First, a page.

For the subsequent analysis we used the following identifier for the pulse profiles with the format LNNNN. The letter L is the ID for the observations as given in Table 1. The next two following numbers indicate the lower energy of the energy band, the last two numbers for the upper energy. For example, A0305 is the beam pattern belonging to the pulse profile from the A (40070-01-01-00) data for the energy band of 3 to 5 keV. The number 11 for the upper energy in the highest energy bands stands for 115 keV. For the BeppoSAX data, we used the identifiers “b” for the observation before the maximum and “s” for after maximum.

2.2. V 0332+53

thumbnail Fig. 4

Light curve of V 0332+53 during the 2004/2005 outburst obtained with the All-Sky Monitor on RXTE. The selected observations for the pulse profile decomposition are marked.

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V 0332+53 was discovered in 1973 by the Vela 5B satellite during a type II, i.e., a giant outburst (Terrell & Priedhorsky 1984). The pulse period was determined to a value of 4.4 s, while an orbital period of 34 d was measured (Stella et al. 1985). Its optical counterpart was identified as the O8-9Ve star BQ Cam (Bernacca et al. 1984; Negueruela et al. 1999) with a distance of  ~7 kpc. Ten years later, there was a second outburst, this time of type I corresponding to a periastron passage of the neutron star, detected with the Tenma satellite (Inoue 1985). The source became again active in 1989 in form of a type II outburst, and the next outburst of type II was measured at the end of 2004 (December 2004 to February 2005, Zhang et al. 2005; Mowlavi et al. 2006, see Fig. 4). About a year before each outburst, one could observe a brightening of the optical companion that was most likely triggered by a sudden increase of the mass ejection rate from the companion star (Mowlavi et al. 2006). Similar to 4U 0115+63, this source is one of the few sources that show multiple cyclotron lines in their spectra. V 0332+53 is the second X-ray accreting pulsar that has at least three CRSFs, the main harmonic at Ecycl,1 = 25 keV and the first and second harmonics at Ecycl,2 = 51 keV and Ecycl,3 = 72 keV, respectively (Coburn et al. 2005; Kreykenbohm et al. 2005; Pottschmidt et al. 2005).

The pulse profiles of V 0332+53 are highly asymmetric and lumimosity-dependent (Zhang et al. 2005; Tsygankov et al. 2006, see Fig. 5). One can observe a change in the structure of the profiles from double-peaked to single-peaked and also a change of the phase separation of the double pulses with the source luminosity. While the source was bright, the separation of the two main peaks in the pulse profile remained nearly constant at a value of about 0.47 and decreased to 0.37 within a short time of about three days during which the luminosity declined after the maximum intensity was reached (Zhang et al. 2005). Significant changes of the double-peaked structure of the pulse profiles can be seen as the intensity of the source decreases. For a luminosity of about L ≈ 7 × 1037 erg s-1 the profiles become asymmetrically single-peaked at energies below the energy of the main harmonic cyclotron line, while it seems to remain double-peaked above this energy (Tsygankov et al. 2006). However, the low statistics make detailed analyses at these low luminosities difficult.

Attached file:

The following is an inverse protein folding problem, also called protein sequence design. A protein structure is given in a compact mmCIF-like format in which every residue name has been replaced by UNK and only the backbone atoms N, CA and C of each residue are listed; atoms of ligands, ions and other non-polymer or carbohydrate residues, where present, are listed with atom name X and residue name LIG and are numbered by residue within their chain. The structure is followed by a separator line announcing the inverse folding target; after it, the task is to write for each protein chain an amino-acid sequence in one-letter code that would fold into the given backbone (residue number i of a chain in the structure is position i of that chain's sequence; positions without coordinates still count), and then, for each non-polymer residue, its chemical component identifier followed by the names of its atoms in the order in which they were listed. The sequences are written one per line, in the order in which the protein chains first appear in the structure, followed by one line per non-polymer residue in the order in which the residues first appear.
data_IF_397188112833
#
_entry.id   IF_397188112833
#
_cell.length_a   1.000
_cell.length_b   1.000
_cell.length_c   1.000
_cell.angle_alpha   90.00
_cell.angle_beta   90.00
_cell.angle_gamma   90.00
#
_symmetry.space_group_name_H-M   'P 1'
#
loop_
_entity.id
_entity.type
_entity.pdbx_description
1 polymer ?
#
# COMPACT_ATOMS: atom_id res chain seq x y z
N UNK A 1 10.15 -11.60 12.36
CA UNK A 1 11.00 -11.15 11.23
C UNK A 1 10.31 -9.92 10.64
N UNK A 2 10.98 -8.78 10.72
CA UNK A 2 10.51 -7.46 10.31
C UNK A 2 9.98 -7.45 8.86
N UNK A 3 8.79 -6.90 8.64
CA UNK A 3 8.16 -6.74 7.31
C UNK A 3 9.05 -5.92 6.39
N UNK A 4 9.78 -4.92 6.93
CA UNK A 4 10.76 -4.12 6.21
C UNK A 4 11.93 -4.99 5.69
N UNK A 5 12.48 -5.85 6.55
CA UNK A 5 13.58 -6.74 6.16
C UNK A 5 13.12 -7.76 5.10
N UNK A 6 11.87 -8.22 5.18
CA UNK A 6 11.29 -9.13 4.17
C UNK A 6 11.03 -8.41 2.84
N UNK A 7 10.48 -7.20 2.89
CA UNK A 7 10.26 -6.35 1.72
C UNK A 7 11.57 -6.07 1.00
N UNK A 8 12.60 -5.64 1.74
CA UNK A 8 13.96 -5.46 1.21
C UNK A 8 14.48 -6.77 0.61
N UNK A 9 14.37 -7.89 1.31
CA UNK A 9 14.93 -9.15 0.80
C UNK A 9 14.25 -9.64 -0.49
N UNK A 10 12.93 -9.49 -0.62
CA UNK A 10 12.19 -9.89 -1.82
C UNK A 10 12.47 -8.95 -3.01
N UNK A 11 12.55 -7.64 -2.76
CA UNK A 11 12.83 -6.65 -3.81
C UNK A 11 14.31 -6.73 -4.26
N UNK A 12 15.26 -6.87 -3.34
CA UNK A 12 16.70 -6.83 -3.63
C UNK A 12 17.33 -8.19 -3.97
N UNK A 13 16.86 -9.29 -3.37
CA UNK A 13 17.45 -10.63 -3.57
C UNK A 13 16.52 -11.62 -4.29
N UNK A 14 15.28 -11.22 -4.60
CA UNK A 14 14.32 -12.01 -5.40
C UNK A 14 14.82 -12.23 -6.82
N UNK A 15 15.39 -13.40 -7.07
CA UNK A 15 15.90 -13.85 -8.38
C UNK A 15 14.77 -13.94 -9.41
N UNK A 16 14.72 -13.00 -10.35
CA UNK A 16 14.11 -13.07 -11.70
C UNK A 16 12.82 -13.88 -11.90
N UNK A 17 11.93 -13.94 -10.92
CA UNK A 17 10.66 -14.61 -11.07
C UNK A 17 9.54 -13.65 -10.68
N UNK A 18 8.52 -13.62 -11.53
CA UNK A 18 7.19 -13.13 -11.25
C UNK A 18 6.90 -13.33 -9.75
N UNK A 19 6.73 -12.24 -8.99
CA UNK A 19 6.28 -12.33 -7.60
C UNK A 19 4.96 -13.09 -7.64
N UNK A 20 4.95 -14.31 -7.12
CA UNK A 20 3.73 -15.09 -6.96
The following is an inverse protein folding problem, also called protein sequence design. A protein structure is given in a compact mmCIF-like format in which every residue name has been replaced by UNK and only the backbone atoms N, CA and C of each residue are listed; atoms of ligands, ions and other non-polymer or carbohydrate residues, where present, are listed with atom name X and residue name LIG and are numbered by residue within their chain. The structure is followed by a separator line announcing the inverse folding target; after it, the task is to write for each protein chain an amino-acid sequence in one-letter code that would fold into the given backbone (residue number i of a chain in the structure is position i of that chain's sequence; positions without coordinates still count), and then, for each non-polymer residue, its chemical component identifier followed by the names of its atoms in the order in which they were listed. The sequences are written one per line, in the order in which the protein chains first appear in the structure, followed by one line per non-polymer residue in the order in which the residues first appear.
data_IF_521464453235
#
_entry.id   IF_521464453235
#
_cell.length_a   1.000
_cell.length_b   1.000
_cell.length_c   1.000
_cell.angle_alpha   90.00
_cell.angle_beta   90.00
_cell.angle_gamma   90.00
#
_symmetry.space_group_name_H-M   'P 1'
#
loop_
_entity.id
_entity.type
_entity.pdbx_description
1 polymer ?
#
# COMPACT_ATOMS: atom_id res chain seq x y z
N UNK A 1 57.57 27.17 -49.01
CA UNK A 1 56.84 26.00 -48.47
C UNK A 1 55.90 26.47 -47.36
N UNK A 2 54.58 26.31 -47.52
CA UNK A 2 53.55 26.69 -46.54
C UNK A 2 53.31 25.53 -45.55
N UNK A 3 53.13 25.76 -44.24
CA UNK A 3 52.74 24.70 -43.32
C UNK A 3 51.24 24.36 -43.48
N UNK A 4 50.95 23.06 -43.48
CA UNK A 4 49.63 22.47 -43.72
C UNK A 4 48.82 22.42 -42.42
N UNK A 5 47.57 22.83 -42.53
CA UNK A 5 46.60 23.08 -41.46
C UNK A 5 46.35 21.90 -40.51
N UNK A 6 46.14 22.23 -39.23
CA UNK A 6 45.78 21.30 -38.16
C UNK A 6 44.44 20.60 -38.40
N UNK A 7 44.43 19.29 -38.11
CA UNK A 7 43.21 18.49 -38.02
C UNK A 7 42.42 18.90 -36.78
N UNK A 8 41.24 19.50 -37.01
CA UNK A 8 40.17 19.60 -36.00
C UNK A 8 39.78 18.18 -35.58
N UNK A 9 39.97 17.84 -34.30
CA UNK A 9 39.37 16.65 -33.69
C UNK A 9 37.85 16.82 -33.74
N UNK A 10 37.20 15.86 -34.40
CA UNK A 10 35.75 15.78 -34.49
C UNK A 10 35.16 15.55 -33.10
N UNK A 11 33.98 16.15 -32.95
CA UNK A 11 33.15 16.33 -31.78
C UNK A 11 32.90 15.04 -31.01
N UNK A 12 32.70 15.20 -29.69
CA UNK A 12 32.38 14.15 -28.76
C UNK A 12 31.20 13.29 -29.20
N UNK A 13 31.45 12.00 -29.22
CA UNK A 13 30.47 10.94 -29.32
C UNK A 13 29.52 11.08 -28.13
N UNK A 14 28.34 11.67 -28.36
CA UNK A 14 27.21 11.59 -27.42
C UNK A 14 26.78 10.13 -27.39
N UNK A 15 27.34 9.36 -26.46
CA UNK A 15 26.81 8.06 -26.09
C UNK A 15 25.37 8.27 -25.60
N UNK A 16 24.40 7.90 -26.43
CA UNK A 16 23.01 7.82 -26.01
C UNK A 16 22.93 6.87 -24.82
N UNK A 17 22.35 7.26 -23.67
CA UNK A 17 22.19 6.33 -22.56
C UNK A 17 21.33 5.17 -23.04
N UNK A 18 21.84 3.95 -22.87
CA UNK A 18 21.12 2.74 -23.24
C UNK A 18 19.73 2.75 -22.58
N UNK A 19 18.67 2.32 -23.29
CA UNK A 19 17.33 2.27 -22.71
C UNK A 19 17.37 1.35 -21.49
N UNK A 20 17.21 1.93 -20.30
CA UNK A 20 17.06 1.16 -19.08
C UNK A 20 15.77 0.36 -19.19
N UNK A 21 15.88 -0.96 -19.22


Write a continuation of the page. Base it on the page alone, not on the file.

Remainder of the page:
Table 2

Data used for the pulse profile decomposition analysis of V 0332+53.

For the pulse profile decomposition we selected a set of RXTE observations covering the whole time span of the 2004/2005 outburst from the beginning of December 2004 until mid February 2005. These observations are listed in Table 2. The selected observations are also marked in the light curve of the 2004/2005 outburst taken by the RXTE All-Sky Monitor (ASM, see Fig. 4). The data are mainly available as binned-mode data. Therefore, after the event arrival time was corrected for barycentric and orbital motions, pulse profiles were created with phase bins of 128 for four different energy bands: 3–7 keV, 7–20 keV, 20–30 keV, and 30–115 keV. As was discussed before, the pulse profiles of V 0332+53 have two distinct minima that become stronger if the source becomes brighter. In addition, the two maxima have different shapes, one showing a slightly increasing plateau (at phase 0.1–0.4 in Fig. 5) while the other is flat or has a decreasing plateau (at phase 0.6–0.9). By identifying these two minima and two maxima, we shifted the pulse profiles by defining the minimum before the maximum that shows an increase as phase 0. For the pulse profiles of V 0332+53 we used the same scheme for the identifiers as for 4U 0115+63: the ID given in Table 2 together with the lower and upper energies gives the total identifier, e.g., the pulse profile of the softest band of the observation 90089-11-02-08 is called A0307.

thumbnail Fig. 5

Pulse profiles of V 0332+53 during the giant outburst in 2004/2005 observed with RXTE. The pulse profiles are sorted chronologically from left to right in the upper panel, then left to right in the lower panel. Energy bands are soft to hard from top to bottom for each observation. The bands (lower energy – upper energy in keV) are given in the diagrams. The letters at the botton of each panel give our identifiers for the observations. The dotted and dashed lines show the ranges in which the symmetry points Φ1, Φ2 are found (see Sect. 3).